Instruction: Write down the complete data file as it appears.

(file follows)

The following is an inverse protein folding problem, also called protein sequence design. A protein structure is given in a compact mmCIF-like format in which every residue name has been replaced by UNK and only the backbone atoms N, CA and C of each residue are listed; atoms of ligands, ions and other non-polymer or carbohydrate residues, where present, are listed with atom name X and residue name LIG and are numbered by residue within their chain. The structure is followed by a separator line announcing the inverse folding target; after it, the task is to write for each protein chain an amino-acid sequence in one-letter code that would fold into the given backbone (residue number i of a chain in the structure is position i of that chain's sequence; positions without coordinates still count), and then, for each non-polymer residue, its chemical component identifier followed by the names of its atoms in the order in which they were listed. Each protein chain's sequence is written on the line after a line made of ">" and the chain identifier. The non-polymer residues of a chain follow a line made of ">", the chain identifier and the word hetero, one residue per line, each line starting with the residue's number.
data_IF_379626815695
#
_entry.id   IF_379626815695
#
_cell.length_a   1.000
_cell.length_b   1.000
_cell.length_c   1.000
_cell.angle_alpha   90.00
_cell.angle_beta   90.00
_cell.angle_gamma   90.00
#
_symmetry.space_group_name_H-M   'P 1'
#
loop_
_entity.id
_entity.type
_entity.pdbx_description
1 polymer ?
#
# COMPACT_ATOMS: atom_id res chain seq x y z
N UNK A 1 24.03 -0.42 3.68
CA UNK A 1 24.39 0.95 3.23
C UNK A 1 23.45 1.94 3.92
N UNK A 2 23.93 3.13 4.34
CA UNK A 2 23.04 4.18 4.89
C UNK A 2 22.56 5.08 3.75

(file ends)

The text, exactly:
The following is an inverse protein folding problem, also called protein sequence design. A protein structure is given in a compact mmCIF-like format in which every residue name has been replaced by UNK and only the backbone atoms N, CA and C of each residue are listed; atoms of ligands, ions and other non-polymer or carbohydrate residues, where present, are listed with atom name X and residue name LIG and are numbered by residue within their chain. The structure is followed by a separator line announcing the inverse folding target; after it, the task is to write for each protein chain an amino-acid sequence in one-letter code that would fold into the given backbone (residue number i of a chain in the structure is position i of that chain's sequence; positions without coordinates still count), and then, for each non-polymer residue, its chemical component identifier followed by the names of its atoms in the order in which they were listed. Each protein chain's sequence is written on the line after a line made of ">" and the chain identifier. The non-polymer residues of a chain follow a line made of ">", the chain identifier and the word hetero, one residue per line, each line starting with the residue's number.
data_IF_379626815695
#
_entry.id   IF_379626815695
#
_cell.length_a   1.000
_cell.length_b   1.000
_cell.length_c   1.000
_cell.angle_alpha   90.00
_cell.angle_beta   90.00
_cell.angle_gamma   90.00
#
_symmetry.space_group_name_H-M   'P 1'
#
loop_
_entity.id
_entity.type
_entity.pdbx_description
1 polymer ?
#
# COMPACT_ATOMS: atom_id res chain seq x y z
N UNK A 1 24.03 -0.42 3.68
CA UNK A 1 24.39 0.95 3.23
C UNK A 1 23.45 1.94 3.92
N UNK A 2 23.93 3.13 4.34
CA UNK A 2 23.04 4.18 4.89
C UNK A 2 22.56 5.08 3.75